Visitors to the U.S. Coast Guard headquarters won’t see the ocean blue but can enjoy a sea of green across the rooftops.
One of the Federally mandated sustainability requirements for the 11-level, 1.2 million square foot headquarters located in Washington D.C. was a 300,000-plus square-foot Vegetative Roof Assembly (VRA). The project is the second largest green roof in the nation.
Because the U.S. Coast Guard Headquarters structure is terraced into the hillside with elevation changes of 120 feet, two levels were above ground while the remaining nine were built into the hillside. Given the unique lay of the land, architectural design and construction team navigated a range of design considerations to ultimately receive LEED Gold certification from the U.S. Green Building Council.
A cross-functional team collaborated throughout the three-phased VRA construction. Under the direction of WDG Architecture, the architect of record for the roofing, and HOK, the lead for vegetative roof components, Gordon Contracting served as the roofing contractor and Tilson Group supplied and installed the hundreds of thousands of individual vegetative roof plants.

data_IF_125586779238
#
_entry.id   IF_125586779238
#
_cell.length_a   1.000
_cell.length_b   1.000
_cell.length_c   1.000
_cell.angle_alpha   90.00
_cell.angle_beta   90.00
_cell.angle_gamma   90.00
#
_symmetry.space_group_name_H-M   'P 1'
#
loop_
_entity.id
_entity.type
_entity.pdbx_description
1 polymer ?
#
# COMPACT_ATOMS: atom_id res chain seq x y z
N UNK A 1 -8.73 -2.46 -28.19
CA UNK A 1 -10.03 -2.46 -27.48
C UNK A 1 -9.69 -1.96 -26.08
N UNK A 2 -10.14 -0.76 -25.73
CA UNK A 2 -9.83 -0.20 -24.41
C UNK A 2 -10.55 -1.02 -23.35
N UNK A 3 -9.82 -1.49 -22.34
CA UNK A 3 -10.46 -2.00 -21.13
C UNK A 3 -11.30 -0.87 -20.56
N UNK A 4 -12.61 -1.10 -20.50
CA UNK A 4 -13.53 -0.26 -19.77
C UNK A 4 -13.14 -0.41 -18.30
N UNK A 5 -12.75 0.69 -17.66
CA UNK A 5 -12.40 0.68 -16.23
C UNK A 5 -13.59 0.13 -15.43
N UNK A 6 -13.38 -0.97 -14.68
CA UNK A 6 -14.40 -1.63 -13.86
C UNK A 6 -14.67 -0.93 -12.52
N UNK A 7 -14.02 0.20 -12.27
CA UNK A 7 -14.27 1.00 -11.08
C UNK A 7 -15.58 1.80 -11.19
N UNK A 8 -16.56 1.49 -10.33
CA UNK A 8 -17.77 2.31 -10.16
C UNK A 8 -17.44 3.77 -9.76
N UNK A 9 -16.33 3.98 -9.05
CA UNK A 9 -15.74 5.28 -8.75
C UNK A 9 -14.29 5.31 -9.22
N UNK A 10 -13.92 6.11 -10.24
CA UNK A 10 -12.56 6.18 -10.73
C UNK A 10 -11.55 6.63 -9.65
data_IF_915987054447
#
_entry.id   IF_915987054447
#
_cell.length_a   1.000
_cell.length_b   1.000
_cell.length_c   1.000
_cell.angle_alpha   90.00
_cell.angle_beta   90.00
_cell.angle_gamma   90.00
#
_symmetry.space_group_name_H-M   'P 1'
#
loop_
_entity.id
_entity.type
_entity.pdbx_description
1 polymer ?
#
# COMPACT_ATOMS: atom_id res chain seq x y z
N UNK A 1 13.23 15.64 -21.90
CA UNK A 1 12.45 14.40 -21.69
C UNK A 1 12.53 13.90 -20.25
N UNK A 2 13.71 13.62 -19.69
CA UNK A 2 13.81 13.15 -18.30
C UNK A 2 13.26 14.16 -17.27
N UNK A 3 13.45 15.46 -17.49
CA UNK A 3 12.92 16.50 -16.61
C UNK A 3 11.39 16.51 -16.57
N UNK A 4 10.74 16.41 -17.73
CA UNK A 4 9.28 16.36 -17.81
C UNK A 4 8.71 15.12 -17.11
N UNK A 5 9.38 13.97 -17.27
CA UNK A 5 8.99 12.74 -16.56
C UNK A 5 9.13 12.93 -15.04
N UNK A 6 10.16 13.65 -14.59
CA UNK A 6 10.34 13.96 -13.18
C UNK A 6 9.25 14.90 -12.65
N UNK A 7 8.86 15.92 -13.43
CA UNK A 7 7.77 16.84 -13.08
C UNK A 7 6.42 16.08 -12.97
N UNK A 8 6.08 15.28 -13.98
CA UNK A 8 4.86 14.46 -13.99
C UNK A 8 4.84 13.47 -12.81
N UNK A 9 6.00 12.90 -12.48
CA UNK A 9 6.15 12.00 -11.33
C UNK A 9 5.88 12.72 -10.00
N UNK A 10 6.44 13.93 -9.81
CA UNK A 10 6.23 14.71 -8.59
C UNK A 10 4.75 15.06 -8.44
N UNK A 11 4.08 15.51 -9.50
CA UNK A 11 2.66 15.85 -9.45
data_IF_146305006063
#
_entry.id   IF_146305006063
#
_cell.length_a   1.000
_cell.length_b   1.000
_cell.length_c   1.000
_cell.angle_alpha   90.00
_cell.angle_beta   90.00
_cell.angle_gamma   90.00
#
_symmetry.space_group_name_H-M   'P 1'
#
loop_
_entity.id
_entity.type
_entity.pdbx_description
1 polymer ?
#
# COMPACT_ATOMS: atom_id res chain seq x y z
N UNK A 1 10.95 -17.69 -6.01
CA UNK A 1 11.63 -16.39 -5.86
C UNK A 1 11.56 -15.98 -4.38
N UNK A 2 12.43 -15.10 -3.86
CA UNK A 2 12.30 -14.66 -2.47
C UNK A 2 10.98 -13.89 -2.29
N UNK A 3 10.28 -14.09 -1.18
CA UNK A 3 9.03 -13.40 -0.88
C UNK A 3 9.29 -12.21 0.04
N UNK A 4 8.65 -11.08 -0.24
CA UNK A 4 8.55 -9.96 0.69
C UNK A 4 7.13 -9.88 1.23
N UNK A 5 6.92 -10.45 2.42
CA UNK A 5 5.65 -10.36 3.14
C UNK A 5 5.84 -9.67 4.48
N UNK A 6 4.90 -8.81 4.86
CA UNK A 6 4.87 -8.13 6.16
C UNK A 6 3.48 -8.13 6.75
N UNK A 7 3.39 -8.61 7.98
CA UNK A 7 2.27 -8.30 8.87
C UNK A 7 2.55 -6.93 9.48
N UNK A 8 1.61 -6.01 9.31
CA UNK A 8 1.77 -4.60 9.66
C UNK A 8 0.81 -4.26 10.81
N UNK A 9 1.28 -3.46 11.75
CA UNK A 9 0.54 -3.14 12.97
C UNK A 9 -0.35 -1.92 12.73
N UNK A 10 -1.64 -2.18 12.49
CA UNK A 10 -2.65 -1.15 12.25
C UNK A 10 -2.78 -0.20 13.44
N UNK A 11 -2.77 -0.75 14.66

The designers said the system reflects five local eco-regions, from the Piedmont uplands down to the coastal plain. The project included more than 200,000 plants, 300 native trees, and about 100 varieties of sedum. One courtyard even features a “dry river bed” that mimics the bends of the Potomac as it winds toward Washington from the Chesapeake Bay.
From the outset of the project, the integrated roofing team was tasked with designing a VRA that would help decrease the building’s heating and cooling energy usage, reduce and filter stormwater runoff, lower long-term maintenance and extend the life of the roof. The unique roof would also serve to integrate the 176-acre campus with the building and its 4,000 occupants.
Given the sheer scope and size of the VRA project, the team had to make some adjustments. The team adjusted the engineered soil specification to reduce the loads within the structural tolerances for the roof structure and carefully addressed a range of pH, moisture, organic matter and nutrient levels to support the variety of plants.
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